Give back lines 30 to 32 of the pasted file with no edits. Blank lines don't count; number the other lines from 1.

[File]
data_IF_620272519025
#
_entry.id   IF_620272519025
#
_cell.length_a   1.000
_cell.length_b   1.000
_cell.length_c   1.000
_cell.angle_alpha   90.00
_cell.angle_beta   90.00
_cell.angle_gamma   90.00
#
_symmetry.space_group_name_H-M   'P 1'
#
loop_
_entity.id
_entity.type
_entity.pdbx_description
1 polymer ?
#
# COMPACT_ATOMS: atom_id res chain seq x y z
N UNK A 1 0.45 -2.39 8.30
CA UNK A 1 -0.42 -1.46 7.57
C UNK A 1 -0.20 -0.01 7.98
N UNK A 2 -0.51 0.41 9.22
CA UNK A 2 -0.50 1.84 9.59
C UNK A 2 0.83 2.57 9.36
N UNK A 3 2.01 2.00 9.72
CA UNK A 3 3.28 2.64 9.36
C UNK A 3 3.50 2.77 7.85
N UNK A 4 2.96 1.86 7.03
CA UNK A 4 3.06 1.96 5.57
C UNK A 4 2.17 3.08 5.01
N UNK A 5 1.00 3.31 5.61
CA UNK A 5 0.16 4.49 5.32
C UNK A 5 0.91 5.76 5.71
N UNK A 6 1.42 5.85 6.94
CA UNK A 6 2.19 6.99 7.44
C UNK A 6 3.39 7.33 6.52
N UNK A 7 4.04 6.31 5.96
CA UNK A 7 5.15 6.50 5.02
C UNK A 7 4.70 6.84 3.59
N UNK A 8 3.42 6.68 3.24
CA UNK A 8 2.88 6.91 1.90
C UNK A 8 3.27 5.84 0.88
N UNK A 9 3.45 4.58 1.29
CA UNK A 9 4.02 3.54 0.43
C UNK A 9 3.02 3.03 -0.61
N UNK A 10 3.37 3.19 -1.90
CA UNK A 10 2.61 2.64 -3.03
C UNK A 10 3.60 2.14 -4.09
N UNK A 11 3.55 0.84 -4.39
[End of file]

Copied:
N UNK A 4 2.96 1.86 7.03
CA UNK A 4 3.06 1.96 5.57
C UNK A 4 2.17 3.08 5.01